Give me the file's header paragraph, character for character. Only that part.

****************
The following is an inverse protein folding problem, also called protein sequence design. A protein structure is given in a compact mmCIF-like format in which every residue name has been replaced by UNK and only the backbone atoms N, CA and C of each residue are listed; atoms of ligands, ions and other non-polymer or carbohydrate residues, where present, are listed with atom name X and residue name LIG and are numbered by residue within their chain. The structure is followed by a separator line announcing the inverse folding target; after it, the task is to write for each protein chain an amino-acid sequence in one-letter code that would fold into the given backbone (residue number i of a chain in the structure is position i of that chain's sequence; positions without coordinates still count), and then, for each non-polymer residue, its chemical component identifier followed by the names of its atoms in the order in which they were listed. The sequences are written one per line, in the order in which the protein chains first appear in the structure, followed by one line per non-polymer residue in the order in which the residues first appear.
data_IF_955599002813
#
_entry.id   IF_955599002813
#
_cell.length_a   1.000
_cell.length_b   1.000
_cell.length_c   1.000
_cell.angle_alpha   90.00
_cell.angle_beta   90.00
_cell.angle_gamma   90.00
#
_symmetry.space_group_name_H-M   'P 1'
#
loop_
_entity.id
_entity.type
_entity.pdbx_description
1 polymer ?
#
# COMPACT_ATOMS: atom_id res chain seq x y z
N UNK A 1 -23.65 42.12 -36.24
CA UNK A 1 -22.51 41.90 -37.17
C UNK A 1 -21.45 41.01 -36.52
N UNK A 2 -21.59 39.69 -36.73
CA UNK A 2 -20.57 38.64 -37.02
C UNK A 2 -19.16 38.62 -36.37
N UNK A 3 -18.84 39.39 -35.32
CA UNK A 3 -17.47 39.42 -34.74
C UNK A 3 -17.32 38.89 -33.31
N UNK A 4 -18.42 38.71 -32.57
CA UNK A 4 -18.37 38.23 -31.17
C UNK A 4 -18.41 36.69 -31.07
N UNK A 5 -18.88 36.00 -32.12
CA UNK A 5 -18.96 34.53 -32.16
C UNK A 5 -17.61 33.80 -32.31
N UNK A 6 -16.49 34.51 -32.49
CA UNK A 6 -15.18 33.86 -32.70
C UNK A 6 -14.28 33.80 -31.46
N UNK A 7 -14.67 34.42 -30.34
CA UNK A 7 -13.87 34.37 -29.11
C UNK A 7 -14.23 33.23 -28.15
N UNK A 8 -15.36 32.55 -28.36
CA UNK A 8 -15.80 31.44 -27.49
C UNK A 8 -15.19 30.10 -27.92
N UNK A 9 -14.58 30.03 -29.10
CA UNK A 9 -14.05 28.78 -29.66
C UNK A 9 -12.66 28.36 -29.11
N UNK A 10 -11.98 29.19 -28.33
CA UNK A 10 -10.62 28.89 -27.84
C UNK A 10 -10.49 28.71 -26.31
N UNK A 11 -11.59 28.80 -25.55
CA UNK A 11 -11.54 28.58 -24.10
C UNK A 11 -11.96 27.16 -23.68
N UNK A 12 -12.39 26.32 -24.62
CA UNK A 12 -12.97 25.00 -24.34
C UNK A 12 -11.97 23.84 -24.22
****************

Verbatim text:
The following is an inverse protein folding problem, also called protein sequence design. A protein structure is given in a compact mmCIF-like format in which every residue name has been replaced by UNK and only the backbone atoms N, CA and C of each residue are listed; atoms of ligands, ions and other non-polymer or carbohydrate residues, where present, are listed with atom name X and residue name LIG and are numbered by residue within their chain. The structure is followed by a separator line announcing the inverse folding target; after it, the task is to write for each protein chain an amino-acid sequence in one-letter code that would fold into the given backbone (residue number i of a chain in the structure is position i of that chain's sequence; positions without coordinates still count), and then, for each non-polymer residue, its chemical component identifier followed by the names of its atoms in the order in which they were listed. The sequences are written one per line, in the order in which the protein chains first appear in the structure, followed by one line per non-polymer residue in the order in which the residues first appear.